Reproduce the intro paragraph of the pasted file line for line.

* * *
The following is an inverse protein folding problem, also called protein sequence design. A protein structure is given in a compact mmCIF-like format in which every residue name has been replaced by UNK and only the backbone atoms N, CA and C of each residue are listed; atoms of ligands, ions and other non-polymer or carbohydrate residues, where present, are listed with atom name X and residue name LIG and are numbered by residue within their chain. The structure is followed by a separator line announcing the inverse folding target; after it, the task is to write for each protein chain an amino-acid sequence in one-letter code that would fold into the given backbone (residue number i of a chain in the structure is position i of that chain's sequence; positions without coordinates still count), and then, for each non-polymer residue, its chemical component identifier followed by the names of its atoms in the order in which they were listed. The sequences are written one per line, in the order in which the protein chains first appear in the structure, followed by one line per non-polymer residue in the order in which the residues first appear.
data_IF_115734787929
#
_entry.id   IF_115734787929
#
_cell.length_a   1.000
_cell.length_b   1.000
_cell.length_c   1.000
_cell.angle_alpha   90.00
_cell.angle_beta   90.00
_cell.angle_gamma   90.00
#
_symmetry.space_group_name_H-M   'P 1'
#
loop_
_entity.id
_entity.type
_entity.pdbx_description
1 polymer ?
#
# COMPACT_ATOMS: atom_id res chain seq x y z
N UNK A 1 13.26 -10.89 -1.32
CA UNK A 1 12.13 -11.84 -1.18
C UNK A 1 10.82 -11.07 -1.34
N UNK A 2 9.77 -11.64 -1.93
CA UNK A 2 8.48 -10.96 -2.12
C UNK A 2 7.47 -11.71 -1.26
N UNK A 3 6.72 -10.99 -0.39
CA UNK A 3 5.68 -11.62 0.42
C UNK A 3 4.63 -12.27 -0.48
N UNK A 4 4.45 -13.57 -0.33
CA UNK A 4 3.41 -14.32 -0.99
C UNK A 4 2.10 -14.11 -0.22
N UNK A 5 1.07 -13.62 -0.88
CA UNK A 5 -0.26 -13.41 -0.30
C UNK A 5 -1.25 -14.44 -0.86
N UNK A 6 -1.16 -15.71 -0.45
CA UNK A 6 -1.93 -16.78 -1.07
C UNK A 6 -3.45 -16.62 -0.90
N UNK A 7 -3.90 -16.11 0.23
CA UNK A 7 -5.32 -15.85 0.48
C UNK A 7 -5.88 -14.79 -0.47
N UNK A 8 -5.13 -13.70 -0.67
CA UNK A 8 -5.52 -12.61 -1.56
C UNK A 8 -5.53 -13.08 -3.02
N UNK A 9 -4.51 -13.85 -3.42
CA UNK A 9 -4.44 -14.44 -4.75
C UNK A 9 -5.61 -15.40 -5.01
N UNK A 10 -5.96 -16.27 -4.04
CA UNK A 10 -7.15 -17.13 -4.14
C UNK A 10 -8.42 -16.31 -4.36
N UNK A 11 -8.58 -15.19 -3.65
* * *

The following is an inverse protein folding problem, also called protein sequence design. A protein structure is given in a compact mmCIF-like format in which every residue name has been replaced by UNK and only the backbone atoms N, CA and C of each residue are listed; atoms of ligands, ions and other non-polymer or carbohydrate residues, where present, are listed with atom name X and residue name LIG and are numbered by residue within their chain. The structure is followed by a separator line announcing the inverse folding target; after it, the task is to write for each protein chain an amino-acid sequence in one-letter code that would fold into the given backbone (residue number i of a chain in the structure is position i of that chain's sequence; positions without coordinates still count), and then, for each non-polymer residue, its chemical component identifier followed by the names of its atoms in the order in which they were listed. The sequences are written one per line, in the order in which the protein chains first appear in the structure, followed by one line per non-polymer residue in the order in which the residues first appear.